The RBA’s index of commodity prices for October is out and continues its recent dump. If you’re wondering why since iron ore has been powering it’s simple, longer term coal contracts are now getting lowered following falls earlier in the year:
Preliminary estimates for October indicate that the index fell by 3.5 per cent (on a monthly average basis) in SDR terms, after falling by 2.2 per cent in September (revised). The largest contributors to the fall in October were declines in the prices of coking coal, thermal coal and oil, which were partly offset by increases in the price of iron ore. The prices of base metals also declined. In Australian dollar terms, the index fell by 2.2 per cent in October.
Over the past year, the index has fallen by 16 per cent in SDR terms. Much of this fall has been due to declines in the prices of iron ore and coking coal. The index has fallen by 19.1 per cent in Australian dollar terms over the past year.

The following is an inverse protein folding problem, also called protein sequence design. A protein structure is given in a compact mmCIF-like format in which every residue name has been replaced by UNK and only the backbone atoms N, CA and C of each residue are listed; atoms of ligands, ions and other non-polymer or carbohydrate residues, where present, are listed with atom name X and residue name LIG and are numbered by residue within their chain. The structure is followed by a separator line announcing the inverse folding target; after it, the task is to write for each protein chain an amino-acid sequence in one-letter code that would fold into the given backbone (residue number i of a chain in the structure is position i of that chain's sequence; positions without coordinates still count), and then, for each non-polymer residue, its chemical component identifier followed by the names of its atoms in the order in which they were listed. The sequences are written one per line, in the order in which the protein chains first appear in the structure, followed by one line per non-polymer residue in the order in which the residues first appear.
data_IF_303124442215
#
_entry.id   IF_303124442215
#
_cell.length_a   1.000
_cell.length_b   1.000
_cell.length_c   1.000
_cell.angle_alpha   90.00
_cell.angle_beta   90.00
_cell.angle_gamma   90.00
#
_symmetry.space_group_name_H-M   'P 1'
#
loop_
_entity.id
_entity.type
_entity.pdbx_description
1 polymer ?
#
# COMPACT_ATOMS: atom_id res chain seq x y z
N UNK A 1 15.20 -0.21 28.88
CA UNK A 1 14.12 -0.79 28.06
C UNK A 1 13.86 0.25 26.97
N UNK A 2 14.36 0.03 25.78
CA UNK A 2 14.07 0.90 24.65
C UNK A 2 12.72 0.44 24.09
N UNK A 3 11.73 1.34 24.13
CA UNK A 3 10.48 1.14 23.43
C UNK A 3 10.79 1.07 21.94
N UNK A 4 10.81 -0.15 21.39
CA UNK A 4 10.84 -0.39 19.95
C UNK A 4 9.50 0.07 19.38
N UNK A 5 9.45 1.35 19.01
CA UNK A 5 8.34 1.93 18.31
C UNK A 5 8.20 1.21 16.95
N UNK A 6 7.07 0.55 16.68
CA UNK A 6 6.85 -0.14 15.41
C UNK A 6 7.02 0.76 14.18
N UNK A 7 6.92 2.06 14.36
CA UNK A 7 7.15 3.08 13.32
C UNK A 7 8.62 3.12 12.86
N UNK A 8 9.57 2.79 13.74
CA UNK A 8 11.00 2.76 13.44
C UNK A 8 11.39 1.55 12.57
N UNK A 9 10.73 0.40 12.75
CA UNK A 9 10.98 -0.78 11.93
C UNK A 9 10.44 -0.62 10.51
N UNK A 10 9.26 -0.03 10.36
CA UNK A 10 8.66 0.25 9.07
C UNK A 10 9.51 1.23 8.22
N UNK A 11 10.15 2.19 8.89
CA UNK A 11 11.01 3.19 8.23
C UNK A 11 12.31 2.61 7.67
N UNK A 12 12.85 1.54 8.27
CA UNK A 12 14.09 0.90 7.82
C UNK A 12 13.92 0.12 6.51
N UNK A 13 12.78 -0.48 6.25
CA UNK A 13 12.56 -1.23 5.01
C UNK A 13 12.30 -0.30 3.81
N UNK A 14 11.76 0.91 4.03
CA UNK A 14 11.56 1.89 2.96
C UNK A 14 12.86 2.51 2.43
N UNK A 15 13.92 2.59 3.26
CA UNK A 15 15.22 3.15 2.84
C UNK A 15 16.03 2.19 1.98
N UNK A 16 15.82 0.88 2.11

As indicated in previous releases, preliminary estimates for iron ore, coking coal and thermal coal export prices are being used for recent months, based on market information.
For further details regarding the construction of the index, please refer to ‘Updating the RBA’s Index of Commodity Prices’ in the October 2009 issue of the Bulletin.
Details are in the attached table and graph.
Still looks awesome!
Except in Australian dollars:
Still looks pretty good! Except for that God awful head and shoulders pattern…
He is also a former gold trader and economic commentator at The Sydney Morning Herald, The Age, the ABC and Business Spectator. He is the co-author of The Great Crash of 2008 with Ross Garnaut and was the editor of the second Garnaut Climate Change Review.